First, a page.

Gap Junction

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A gap junction is a specialised channel between 1.5 and 2.0 nm in diameter[1]., that connects adjacent cells to allow direct cell-to-cell communication. Gap junctions allow ions, metabolites such as amino acids, and water soluble molecules, but not macromolecules like proteins, to pass through the channel due to it's narrow diameter. The molecules that are able to pass through the channel play a significant role in intracellular communication. The key feature of a gap junction is that it enables direct cell to cell communication without needing signalling molecules to travel to the extracellular space or to other organelles. Another key feature that sets gap junctions apart from the other cell signalling types, is that a gap junction allows communication to flow in both directions between the adjacent cells. The main purpose of this bi-directional communication is to normalise the conditions between communicating cells. In addition, the bi-directional communication can assist in spreading the message between the cells caused by any extracellular signals, therefore the cells are able to elicit a response and coordinate their actions rapidly[2][3].

Gap junctions also referred to as cell-to-cell channels, are present in most animal tissues and form aqueous channels between adjoining cells. Inorganic molecules as well as numerous metabolites, such as amino acids and sugars, can pass through these channels. However, macromolecules, such as proteins and nucleic acids, cannot move across. Cell-to-cell channels allow communication between cells, including excitable cells. Gap junctions allow communication between cells in both directions. They also allow the spread of an extracellular signal; this is achieved by intracellular intermediaries, such as cyclic AMP and calcium ions, moving between channels[4]. One example of communication occurs in heart muscle cells, whereby a rapid flow of ions through these cells enables a speedy and coordinated response to a stimulus, ultimately leading to contraction of the muscle[5].

Gap junctions are also present in an electrical synapse, particularly in hormone-secretory neurons, as they allow action potentials to be triggered in multiple cells at once promoting a burst of hormone to be secreted into the circulatory system[6].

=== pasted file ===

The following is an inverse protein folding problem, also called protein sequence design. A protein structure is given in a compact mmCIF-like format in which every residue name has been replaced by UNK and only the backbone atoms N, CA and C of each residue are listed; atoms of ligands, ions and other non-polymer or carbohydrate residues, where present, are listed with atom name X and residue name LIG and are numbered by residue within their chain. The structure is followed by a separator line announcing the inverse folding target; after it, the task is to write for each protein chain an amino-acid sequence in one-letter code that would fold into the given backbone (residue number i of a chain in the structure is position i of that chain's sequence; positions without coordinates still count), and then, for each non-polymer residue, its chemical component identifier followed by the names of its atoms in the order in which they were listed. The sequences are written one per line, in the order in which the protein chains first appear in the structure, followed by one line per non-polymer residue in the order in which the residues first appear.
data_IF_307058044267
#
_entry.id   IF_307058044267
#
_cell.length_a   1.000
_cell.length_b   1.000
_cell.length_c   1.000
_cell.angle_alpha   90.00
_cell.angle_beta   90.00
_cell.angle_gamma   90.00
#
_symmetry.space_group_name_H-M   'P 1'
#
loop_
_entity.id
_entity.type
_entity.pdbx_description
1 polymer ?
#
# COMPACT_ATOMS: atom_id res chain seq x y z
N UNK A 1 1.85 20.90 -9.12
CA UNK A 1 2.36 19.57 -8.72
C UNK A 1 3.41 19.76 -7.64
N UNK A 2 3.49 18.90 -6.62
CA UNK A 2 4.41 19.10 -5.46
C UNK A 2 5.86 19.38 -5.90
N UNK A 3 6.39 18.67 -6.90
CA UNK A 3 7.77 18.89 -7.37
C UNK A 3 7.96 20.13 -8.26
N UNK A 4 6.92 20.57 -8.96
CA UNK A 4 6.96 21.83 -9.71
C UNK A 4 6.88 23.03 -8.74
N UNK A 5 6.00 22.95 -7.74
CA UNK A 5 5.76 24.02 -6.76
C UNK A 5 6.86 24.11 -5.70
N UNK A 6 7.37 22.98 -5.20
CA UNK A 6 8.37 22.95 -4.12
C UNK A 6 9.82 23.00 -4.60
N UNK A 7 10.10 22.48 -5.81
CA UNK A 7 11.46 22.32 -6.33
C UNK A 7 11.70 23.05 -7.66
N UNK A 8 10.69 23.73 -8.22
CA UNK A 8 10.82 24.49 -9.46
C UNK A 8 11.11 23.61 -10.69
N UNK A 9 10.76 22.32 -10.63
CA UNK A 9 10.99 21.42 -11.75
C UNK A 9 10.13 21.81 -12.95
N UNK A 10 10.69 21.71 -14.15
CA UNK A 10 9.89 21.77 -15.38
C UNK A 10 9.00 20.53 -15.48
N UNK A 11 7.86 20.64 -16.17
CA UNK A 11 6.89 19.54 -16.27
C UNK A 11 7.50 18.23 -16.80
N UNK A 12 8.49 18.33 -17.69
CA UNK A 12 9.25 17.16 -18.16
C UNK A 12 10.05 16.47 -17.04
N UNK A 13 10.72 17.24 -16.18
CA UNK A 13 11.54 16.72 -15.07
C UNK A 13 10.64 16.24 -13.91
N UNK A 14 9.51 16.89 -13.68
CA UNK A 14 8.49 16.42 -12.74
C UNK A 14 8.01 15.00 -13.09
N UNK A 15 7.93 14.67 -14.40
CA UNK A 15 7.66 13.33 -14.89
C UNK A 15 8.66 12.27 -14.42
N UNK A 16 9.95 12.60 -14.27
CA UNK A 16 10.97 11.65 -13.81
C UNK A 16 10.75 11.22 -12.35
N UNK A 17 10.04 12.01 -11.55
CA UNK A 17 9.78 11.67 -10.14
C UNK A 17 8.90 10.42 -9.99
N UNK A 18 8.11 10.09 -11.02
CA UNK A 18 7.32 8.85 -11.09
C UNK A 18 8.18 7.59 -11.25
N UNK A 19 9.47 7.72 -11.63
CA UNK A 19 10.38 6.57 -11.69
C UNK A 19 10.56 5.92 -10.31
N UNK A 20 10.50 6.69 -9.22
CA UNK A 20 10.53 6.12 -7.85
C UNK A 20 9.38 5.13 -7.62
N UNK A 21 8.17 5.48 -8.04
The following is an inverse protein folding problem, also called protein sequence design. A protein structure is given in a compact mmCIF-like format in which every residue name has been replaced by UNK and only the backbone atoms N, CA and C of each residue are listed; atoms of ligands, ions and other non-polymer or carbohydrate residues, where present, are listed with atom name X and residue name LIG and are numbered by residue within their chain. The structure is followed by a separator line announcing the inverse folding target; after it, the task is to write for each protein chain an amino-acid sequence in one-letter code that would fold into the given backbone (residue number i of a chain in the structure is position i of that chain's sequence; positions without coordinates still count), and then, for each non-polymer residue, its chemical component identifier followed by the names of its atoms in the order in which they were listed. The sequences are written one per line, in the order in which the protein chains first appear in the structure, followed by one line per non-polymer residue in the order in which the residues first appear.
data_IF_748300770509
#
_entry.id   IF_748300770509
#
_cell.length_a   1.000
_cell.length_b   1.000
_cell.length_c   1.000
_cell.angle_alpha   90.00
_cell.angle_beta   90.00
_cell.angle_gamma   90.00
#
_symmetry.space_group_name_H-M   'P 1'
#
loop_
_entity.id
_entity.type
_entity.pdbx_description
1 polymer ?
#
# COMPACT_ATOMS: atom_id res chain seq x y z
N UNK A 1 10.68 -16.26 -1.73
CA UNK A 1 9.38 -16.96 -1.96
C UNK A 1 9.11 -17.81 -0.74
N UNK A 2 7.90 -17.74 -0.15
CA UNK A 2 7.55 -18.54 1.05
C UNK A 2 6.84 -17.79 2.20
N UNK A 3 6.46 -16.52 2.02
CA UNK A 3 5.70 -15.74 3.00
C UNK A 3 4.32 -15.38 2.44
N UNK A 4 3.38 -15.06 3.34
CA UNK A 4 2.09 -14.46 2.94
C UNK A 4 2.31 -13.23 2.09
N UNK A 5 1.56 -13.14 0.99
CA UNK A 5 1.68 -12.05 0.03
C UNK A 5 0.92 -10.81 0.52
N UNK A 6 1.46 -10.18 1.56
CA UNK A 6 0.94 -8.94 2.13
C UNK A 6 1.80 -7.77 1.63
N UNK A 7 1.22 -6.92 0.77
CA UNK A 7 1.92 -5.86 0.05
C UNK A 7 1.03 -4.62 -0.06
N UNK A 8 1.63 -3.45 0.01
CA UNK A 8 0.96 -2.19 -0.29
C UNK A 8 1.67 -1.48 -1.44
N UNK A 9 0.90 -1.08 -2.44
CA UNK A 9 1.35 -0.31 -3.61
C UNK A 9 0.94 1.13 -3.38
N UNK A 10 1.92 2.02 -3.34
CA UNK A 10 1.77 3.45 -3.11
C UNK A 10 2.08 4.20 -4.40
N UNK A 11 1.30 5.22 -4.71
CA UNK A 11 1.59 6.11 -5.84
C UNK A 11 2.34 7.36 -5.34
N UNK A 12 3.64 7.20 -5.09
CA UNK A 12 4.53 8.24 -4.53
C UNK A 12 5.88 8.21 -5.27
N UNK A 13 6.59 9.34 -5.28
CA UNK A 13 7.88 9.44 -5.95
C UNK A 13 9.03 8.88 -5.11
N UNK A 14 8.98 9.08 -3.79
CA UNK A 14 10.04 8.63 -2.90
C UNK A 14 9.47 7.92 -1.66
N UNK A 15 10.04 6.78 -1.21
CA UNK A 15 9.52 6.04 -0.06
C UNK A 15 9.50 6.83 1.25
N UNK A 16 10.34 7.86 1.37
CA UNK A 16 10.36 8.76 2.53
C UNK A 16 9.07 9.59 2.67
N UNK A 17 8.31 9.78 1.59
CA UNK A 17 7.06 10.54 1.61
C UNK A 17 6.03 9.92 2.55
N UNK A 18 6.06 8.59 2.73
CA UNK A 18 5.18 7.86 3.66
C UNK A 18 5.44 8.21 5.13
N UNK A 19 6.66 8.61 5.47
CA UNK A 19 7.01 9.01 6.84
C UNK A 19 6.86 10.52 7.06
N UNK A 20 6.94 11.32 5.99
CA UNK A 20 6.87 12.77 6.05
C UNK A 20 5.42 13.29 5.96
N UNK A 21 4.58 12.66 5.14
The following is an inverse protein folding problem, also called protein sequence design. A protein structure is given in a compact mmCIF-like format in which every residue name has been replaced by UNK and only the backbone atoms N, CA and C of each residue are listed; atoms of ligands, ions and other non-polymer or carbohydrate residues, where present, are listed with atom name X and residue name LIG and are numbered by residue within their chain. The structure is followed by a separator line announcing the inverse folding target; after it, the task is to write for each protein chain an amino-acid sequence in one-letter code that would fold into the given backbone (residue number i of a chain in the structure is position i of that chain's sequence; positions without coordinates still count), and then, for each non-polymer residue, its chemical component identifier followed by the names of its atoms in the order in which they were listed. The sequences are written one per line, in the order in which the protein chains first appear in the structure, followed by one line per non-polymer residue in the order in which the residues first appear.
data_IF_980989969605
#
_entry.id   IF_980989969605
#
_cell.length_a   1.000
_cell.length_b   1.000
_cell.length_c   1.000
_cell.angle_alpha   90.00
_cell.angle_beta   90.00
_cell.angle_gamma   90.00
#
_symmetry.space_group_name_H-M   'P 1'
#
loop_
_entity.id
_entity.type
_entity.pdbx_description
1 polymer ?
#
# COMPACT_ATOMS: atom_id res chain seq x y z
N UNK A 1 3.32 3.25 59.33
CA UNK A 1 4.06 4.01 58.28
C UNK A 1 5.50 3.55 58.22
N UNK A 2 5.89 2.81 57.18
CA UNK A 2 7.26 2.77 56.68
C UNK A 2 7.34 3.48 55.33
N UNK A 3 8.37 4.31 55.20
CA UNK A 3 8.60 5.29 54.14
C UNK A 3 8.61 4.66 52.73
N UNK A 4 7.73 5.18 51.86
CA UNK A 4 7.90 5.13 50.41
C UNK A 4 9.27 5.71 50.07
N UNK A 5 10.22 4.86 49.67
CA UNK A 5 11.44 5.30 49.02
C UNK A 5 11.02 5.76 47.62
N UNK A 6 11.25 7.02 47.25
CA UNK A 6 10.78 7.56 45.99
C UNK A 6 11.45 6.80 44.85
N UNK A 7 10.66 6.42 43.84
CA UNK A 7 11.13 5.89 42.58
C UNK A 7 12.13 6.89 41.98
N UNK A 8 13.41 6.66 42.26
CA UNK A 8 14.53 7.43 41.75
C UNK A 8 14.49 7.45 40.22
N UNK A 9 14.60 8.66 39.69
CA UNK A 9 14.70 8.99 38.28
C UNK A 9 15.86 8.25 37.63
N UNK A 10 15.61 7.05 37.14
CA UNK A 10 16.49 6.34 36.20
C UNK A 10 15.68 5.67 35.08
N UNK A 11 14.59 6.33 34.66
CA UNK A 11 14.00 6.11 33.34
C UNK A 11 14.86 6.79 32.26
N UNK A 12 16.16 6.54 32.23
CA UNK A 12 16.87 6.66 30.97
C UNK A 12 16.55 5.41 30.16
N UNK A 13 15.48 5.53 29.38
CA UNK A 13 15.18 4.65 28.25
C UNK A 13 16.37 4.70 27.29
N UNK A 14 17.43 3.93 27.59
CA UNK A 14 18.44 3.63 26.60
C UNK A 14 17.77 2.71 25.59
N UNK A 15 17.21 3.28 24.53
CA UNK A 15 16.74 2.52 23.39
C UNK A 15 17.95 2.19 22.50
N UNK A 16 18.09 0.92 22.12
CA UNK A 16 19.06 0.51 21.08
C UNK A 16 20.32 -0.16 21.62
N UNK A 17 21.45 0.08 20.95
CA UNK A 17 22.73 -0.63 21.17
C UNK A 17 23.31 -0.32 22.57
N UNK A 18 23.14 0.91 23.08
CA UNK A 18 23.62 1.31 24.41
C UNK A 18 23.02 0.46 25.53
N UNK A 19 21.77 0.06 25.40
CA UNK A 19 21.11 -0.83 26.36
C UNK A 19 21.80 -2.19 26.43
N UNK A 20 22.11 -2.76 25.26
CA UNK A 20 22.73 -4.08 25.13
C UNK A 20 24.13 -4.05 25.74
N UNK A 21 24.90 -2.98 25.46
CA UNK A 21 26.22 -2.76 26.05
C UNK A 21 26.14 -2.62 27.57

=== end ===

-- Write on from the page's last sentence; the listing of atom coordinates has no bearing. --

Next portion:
Specialised forms of transmembrane proteins, called connexins, form gap junctions. Twelve connexin molecules assemble to form a gap junction. A single connexin molecule has four membrane-spanning proteins. Connexons, also called hemichannels, are formed when six connexin molecules are arranged in a hexagonal structure with a hole in the middle; a cell-to-cell hydrophilic channel is formed when two connexons are aligned and joined together, 1 from each adjacent cell[7][8]. The cytoplasm of the two cells is joined together via this channel and this is how materials are able to pass between them[9]. Different varieties of connexin protein produce pores with different functionality, they can be made of 1 (homotypic) or multiple types (heterotypic) of connexin protein, combinations of connexin proteins lead to the formation of heterotypic channels with targeted properties. By having different connexin monomers the channels allow different molecules to pass through, they are also able to control permeability (opening and closing) as a response to stimuli in the environment[12]. Different types of connexin proteins allow the movement of different molecules (aiding in cell-cell communication) and ions in different proportions, by allowing ion exchange they play a key role in passing action potentials between neighbouring excitable cells. As well as providing a method of molecule transfer between cells, the gap junctions also aid in providing mechanical support between adjoining cells[12].